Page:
It was lovely just talk into the evening with Paul, about beliefs, my impending application for membership, the Quaker approach to faith, and Nick shared his religious background. We sorted ourselves out for bed early as it had been a long day for all of us and Paul had to leave early to get to Ackworth. We all rose early, made our farewells, and we were on through the next tunnel and through glorious countryside with the Weaver below us to the south, and were at the Preston Brook Tunnel and through it by 10.30! So it is chandlery time, a quick shop, and find a place to do some painting for the rest of the day as this has been impossible for weeks and there is much to do and the days are getting shorter!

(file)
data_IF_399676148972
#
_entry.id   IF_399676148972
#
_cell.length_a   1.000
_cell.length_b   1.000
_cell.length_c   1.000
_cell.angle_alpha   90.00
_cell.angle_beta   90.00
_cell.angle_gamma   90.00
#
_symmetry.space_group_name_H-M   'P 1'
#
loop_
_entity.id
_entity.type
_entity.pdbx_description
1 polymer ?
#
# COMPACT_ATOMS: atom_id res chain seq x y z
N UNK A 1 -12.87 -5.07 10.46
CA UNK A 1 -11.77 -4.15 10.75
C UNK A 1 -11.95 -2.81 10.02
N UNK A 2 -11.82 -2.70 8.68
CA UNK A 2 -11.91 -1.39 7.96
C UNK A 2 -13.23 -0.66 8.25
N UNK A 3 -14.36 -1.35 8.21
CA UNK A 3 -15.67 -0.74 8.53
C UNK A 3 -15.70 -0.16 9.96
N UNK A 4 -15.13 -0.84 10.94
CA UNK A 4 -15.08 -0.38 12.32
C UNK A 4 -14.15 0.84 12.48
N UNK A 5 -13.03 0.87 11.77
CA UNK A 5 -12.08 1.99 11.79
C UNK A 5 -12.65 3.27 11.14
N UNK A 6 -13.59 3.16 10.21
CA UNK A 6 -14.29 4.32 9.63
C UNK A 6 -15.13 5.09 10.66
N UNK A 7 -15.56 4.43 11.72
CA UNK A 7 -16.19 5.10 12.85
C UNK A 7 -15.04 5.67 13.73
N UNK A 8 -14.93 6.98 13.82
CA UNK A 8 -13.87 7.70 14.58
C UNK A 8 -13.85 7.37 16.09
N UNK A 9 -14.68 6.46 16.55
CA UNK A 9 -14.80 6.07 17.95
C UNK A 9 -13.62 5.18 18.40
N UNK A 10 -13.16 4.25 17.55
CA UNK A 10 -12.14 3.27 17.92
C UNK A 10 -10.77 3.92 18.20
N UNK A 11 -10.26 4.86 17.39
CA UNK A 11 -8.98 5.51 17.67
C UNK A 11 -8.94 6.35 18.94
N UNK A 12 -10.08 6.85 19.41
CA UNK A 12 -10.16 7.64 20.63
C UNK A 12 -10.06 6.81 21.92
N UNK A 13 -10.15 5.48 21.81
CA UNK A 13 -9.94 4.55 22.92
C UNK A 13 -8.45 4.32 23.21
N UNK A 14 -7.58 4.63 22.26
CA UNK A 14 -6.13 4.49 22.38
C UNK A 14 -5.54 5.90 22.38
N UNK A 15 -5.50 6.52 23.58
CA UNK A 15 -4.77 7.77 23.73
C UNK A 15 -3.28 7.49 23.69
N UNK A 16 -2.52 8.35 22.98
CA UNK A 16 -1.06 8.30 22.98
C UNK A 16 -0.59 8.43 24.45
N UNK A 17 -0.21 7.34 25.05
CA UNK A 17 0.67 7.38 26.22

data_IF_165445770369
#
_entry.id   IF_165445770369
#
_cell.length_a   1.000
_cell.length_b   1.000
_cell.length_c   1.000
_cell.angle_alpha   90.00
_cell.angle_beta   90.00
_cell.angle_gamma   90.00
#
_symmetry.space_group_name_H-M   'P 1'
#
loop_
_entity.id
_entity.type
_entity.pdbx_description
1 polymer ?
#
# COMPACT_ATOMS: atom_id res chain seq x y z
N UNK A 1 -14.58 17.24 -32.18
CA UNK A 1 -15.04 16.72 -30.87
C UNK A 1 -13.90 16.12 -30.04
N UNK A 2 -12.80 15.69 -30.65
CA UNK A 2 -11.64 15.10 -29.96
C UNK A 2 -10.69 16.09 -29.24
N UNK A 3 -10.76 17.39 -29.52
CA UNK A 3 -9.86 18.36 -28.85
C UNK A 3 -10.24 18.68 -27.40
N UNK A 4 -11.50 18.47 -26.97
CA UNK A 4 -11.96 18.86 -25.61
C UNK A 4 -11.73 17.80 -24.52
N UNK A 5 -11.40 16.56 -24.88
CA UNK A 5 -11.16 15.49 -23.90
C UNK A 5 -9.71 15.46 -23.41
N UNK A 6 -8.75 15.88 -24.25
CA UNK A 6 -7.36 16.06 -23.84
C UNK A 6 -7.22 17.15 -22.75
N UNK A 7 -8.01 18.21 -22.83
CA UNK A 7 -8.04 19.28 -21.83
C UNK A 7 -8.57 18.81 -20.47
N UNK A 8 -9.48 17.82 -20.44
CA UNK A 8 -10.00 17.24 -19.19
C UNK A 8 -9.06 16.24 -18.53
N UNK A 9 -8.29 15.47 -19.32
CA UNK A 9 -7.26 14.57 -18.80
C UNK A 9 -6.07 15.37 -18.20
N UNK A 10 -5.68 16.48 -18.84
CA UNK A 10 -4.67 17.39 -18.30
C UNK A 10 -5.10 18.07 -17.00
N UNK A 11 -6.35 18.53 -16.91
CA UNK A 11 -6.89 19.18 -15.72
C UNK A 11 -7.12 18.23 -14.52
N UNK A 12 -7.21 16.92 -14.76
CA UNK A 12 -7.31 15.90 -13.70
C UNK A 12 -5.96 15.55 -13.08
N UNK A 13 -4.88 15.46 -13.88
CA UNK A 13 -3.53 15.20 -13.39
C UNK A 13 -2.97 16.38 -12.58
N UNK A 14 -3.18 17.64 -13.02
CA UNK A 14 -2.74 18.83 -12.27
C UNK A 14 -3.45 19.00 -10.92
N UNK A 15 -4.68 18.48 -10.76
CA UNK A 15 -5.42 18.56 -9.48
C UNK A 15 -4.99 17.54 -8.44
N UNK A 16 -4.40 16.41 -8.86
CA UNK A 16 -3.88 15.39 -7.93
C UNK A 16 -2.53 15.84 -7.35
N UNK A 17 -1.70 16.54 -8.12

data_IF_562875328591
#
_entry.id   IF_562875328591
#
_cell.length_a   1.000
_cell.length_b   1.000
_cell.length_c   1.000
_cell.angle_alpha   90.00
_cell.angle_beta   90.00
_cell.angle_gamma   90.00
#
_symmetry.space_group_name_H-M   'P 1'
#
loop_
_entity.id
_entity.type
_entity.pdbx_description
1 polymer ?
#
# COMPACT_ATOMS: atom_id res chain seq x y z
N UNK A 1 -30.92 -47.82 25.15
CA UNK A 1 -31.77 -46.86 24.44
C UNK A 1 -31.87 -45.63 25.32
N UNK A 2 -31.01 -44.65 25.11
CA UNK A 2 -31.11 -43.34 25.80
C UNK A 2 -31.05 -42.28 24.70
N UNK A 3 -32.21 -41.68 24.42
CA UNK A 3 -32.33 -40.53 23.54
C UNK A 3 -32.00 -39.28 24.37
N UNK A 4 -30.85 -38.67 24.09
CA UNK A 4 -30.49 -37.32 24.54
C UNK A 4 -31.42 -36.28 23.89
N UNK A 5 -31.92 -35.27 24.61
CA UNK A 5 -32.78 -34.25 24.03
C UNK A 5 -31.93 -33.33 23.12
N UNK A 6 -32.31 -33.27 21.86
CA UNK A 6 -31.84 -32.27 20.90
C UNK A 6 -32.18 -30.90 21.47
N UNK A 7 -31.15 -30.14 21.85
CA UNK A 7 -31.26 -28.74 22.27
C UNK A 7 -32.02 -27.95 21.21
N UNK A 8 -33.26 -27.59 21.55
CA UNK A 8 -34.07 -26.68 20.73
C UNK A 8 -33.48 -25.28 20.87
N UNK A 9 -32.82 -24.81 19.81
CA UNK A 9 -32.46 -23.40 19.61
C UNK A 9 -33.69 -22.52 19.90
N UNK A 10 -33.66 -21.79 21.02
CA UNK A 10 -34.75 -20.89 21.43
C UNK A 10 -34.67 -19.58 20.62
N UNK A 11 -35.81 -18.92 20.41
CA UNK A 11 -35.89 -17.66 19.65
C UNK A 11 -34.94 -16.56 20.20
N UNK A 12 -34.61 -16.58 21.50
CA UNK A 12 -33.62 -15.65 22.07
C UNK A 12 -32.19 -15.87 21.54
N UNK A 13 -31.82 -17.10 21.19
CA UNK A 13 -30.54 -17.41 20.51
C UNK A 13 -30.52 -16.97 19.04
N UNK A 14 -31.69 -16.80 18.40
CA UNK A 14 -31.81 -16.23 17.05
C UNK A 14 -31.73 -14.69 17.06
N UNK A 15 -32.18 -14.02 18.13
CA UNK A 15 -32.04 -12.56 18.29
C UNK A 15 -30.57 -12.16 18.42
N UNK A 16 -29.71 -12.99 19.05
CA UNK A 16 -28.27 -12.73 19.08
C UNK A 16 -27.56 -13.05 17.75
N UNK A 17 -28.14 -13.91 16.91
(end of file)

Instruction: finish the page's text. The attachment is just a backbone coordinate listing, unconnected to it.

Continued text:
Monday 22th September: Northwich on the Weaver
We are now back on the Weaver, having come down mid afternoon yesterday. After the visit to the chandlery in Preston Brook, we turned around and back towards Northwich, still glorious sunshine, lovely countryside and no locks. We stopped with lovely views down a steep incline to the River Weaver and, altho' we saw no evidence, some background-aggressive traffic noise. Could Oulton Park be that close? We sorted out my visit to the Quaker Meeting House in Frandley for the next day. This necessitated a moderately early night as we had to get back to Anderton and I would need to organise a taxi. I had phoned the co-clerk but unfortunately no one would be coming from my direction.